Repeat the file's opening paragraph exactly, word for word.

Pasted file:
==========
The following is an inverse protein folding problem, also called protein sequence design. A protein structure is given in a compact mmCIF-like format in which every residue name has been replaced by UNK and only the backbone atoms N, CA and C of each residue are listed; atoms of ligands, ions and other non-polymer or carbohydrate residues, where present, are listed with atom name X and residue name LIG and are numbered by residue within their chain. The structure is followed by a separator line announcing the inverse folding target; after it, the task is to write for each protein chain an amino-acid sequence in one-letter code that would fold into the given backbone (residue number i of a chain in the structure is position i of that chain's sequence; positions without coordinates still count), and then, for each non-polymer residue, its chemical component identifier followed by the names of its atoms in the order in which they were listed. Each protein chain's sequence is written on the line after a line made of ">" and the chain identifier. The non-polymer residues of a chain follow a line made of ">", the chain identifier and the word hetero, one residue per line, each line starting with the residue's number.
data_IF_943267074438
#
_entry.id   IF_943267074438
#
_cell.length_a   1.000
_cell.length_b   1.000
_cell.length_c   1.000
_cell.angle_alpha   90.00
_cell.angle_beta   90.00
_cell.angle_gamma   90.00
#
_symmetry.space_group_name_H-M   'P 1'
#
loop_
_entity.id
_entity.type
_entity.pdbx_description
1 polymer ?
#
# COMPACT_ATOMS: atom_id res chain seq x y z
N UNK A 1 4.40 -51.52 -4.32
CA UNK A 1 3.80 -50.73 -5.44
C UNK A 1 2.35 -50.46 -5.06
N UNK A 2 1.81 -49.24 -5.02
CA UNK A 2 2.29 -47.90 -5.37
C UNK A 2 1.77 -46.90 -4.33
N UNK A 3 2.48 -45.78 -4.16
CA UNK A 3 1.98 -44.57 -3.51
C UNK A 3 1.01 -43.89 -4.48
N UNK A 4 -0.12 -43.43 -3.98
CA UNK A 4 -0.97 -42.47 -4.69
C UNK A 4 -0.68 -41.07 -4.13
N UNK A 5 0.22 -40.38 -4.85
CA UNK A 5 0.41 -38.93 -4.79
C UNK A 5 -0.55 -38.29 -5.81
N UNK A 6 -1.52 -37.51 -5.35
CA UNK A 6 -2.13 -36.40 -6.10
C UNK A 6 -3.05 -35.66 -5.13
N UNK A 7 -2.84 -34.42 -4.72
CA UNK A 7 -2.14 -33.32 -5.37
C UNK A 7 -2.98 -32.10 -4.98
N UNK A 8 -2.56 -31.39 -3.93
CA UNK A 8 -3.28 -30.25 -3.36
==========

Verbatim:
The following is an inverse protein folding problem, also called protein sequence design. A protein structure is given in a compact mmCIF-like format in which every residue name has been replaced by UNK and only the backbone atoms N, CA and C of each residue are listed; atoms of ligands, ions and other non-polymer or carbohydrate residues, where present, are listed with atom name X and residue name LIG and are numbered by residue within their chain. The structure is followed by a separator line announcing the inverse folding target; after it, the task is to write for each protein chain an amino-acid sequence in one-letter code that would fold into the given backbone (residue number i of a chain in the structure is position i of that chain's sequence; positions without coordinates still count), and then, for each non-polymer residue, its chemical component identifier followed by the names of its atoms in the order in which they were listed. Each protein chain's sequence is written on the line after a line made of ">" and the chain identifier. The non-polymer residues of a chain follow a line made of ">", the chain identifier and the word hetero, one residue per line, each line starting with the residue's number.